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Tattoos on fruit are set to replace stickers as farmers seek out environmentally-friendly alternatives to labels for produce that already comes in its own natural packaging.

Fruits with printed skins are already on supermarket shelves in Spain, Sweden, and the UK, but in Australia stickers, wax and plastic wrap are still the most common ways fresh produce is branded.

Plastic labels are set to become a thing of the past, though, as farmers listen to consumer demand for less packaging.

Among those pursuing alternatives is Matthew Abbott from Rabbits Organics banana farm at Mena Creek in far-north Queensland.

"One of the big problems that we have at the moment is being able to brand our fruit so we can sell conventional and organic side-by-side in the shop," Mr Abbott said.

"At the moment most of the organic fruit that is sold in a shop is wrapped in plastic and we are really trying to get away from that."

Cross section view of banana with skin on showing laser logo not penetrating the skin
The laser logo method brands only the skin. (Supplied: Matthew Abbott)
Inked banana skins
The banana farmer has tried using elastic bands to brand his fruit but has found printing logos directly onto the skins is the most promising option.

Mr Abbott has trialled two types of ink but the process has had its faults.

"We're trying to find a solution that we can do in our shed when the fruit's green," Mr Abbott said.

"When it ripens it goes into a cold room and it gets moisture on the fruit and the ink. If it's touched when it's wet, rubs off."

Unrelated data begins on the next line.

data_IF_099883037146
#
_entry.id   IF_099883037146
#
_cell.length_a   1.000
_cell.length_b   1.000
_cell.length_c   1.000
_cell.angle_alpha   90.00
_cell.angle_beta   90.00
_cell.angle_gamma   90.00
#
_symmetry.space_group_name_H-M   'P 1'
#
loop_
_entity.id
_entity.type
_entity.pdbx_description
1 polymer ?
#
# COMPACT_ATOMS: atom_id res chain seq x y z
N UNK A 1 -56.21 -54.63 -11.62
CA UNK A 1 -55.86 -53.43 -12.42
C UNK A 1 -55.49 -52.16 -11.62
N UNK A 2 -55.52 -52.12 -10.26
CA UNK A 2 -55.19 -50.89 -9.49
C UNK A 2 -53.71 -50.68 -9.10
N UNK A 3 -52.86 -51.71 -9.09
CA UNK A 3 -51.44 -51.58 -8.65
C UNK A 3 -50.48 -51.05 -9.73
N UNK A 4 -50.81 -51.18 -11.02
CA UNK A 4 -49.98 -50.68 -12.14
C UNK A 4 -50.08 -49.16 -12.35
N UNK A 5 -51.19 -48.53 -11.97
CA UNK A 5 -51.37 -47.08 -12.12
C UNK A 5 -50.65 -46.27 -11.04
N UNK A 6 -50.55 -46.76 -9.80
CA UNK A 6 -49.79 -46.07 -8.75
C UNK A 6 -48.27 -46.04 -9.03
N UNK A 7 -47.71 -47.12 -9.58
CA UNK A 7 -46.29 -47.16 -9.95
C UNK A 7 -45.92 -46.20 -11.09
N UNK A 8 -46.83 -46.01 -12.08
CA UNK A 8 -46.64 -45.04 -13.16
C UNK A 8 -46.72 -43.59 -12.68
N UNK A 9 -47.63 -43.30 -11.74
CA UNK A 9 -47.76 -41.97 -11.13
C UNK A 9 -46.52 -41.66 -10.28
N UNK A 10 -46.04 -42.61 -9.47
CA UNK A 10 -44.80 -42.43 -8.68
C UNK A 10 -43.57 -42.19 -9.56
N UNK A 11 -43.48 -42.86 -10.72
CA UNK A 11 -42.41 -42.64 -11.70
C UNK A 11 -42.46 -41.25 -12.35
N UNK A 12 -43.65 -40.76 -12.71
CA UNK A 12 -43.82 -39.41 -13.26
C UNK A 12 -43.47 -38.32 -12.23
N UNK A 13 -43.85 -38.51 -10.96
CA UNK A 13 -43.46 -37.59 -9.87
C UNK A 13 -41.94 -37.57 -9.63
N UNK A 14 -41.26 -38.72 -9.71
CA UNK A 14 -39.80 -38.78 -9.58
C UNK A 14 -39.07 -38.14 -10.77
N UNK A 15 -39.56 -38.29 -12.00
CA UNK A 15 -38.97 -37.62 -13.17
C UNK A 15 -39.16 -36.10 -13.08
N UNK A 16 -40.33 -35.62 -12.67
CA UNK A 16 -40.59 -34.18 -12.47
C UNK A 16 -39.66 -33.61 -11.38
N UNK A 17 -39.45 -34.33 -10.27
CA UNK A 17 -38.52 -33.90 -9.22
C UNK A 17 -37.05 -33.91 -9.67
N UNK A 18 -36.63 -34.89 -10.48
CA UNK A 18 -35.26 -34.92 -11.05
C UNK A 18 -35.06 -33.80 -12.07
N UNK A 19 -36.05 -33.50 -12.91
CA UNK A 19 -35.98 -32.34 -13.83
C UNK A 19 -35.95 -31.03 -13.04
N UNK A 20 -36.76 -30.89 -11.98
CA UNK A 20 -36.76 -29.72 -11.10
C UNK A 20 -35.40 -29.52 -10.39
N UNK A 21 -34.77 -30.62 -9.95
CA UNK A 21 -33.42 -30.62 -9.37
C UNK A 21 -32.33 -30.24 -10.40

Looking to laser technology
He is now looking further afield and recently took part in a worldwide Nuffield Australia scholarship study tour, during which he came across a similar but more effective method.

A bunch of bananas, each piece of fruit with a Rabbit Organic logo written on it in green ink
Inks so far have proven problematic because the logos can rub off when exposed to moisture. (Supplied: Matthew Abbott)
"One of the things I found was a machine that uses laser technology to write on the fruit," Mr Abbott said.

"It's got a conveyor belt that feeds the machine so the fruit gets lasered and then gets packed out the other end."

It takes about a fifth of a second to print each piece of fruit and Mr Abbott said as long as the laser was set up at least 30 centimetres from the produce, the branding does not penetrate the skin or affect shelf life or eating quality.

"It's burning the skin of the fruit but when you cut open the banana it just looks like ink on the surface," he said.Mr. Abbott

The laser technology is already being used on melons and citrus fruits and Mr Abbott is now working with its maker, Spanish-based Laser Food, to develop a system suitable for banana packing sheds.

"The technology can be there but if you haven't got a system around it that can be functional when it goes into your shed it can be just too hard to make it work," he said.

"We're talking to them about that, so let's see where that goes."

He said the initial outlay for a laser machine was expensive, but over time it would prove more cost effective than stickers or plastic.

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